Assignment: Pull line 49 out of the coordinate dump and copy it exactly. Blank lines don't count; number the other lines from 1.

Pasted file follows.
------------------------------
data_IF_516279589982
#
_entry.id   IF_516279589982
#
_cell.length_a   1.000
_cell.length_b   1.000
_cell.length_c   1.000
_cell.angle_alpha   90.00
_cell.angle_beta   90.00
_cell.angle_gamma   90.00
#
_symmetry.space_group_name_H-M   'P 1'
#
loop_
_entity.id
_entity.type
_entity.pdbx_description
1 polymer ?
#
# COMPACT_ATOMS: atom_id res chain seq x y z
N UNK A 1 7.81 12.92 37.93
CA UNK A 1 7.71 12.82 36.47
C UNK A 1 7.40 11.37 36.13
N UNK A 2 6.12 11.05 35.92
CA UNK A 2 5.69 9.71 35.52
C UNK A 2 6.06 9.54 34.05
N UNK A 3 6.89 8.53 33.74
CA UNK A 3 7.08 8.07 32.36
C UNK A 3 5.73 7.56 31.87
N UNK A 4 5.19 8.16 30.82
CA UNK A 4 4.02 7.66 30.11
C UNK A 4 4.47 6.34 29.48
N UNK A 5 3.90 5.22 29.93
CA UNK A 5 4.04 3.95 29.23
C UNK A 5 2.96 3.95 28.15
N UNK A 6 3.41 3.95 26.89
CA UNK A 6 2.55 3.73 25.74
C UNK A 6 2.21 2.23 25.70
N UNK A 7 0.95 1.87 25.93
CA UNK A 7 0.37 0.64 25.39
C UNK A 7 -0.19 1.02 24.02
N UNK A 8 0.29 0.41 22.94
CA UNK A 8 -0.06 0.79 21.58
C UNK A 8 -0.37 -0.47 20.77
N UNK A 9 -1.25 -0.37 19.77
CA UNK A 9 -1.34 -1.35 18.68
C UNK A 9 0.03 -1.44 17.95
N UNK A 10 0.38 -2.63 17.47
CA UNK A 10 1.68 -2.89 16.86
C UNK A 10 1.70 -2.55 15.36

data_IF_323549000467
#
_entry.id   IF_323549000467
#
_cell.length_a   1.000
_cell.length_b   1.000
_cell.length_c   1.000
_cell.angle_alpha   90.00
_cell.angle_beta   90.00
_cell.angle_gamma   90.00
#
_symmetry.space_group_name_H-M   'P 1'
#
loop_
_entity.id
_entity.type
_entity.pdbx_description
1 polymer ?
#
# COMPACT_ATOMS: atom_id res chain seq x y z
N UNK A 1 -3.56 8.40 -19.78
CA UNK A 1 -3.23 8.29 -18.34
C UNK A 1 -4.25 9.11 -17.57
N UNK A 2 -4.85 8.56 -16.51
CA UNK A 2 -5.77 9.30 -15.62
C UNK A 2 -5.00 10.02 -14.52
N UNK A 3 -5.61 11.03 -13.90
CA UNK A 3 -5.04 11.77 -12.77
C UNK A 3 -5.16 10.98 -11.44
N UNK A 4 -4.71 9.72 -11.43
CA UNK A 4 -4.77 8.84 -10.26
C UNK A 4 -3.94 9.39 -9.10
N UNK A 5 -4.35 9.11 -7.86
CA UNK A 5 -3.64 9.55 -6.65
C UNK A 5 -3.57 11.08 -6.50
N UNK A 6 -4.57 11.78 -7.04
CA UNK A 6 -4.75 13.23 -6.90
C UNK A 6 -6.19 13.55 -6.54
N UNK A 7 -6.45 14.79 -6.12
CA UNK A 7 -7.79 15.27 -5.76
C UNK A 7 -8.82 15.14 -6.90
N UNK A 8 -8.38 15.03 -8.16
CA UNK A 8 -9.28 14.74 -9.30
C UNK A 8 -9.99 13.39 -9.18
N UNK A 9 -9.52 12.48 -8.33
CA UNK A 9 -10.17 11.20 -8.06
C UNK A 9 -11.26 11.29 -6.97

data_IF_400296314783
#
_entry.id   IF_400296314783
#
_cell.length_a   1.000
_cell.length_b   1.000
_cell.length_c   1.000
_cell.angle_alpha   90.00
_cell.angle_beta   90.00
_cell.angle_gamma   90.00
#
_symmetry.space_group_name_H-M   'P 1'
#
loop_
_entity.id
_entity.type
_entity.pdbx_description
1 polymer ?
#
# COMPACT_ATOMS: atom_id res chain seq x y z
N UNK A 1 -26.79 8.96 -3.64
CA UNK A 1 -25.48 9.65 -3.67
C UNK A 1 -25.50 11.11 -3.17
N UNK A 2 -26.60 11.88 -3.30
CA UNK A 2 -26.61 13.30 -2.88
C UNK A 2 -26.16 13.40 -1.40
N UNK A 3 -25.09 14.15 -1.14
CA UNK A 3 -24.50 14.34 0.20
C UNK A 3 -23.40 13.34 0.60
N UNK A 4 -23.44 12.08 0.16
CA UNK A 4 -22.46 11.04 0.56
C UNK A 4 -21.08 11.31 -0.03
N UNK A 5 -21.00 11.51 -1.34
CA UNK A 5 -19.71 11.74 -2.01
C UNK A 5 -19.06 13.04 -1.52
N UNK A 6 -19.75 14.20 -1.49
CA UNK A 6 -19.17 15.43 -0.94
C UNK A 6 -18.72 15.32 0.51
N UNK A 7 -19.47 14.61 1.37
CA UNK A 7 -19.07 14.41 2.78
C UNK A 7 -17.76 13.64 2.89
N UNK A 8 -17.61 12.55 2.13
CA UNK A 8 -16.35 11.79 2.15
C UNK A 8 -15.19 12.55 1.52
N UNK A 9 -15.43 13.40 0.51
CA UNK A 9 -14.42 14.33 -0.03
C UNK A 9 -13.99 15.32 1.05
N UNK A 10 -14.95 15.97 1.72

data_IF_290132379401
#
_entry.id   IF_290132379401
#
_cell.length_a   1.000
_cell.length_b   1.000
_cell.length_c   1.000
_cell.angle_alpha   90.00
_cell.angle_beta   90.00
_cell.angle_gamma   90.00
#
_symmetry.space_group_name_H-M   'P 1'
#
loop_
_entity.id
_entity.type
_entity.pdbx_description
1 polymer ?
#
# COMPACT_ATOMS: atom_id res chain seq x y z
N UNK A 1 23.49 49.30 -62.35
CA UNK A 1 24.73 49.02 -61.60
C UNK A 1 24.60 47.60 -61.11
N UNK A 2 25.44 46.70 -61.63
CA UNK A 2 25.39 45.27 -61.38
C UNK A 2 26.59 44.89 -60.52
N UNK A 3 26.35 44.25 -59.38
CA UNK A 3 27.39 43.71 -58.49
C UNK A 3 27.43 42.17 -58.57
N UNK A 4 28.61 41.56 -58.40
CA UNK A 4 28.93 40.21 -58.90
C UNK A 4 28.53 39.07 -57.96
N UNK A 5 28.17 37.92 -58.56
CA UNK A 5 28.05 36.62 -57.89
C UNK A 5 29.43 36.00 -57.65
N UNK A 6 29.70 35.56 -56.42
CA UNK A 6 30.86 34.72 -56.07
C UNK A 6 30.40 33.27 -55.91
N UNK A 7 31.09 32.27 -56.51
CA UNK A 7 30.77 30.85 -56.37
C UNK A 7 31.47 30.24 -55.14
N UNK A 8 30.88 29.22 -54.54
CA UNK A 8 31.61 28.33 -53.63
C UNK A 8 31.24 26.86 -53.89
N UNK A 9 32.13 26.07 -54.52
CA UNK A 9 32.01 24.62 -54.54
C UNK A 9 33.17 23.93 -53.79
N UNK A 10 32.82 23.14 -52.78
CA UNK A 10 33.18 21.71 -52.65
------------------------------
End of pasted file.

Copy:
CA UNK A 10 1.68 -2.89 16.86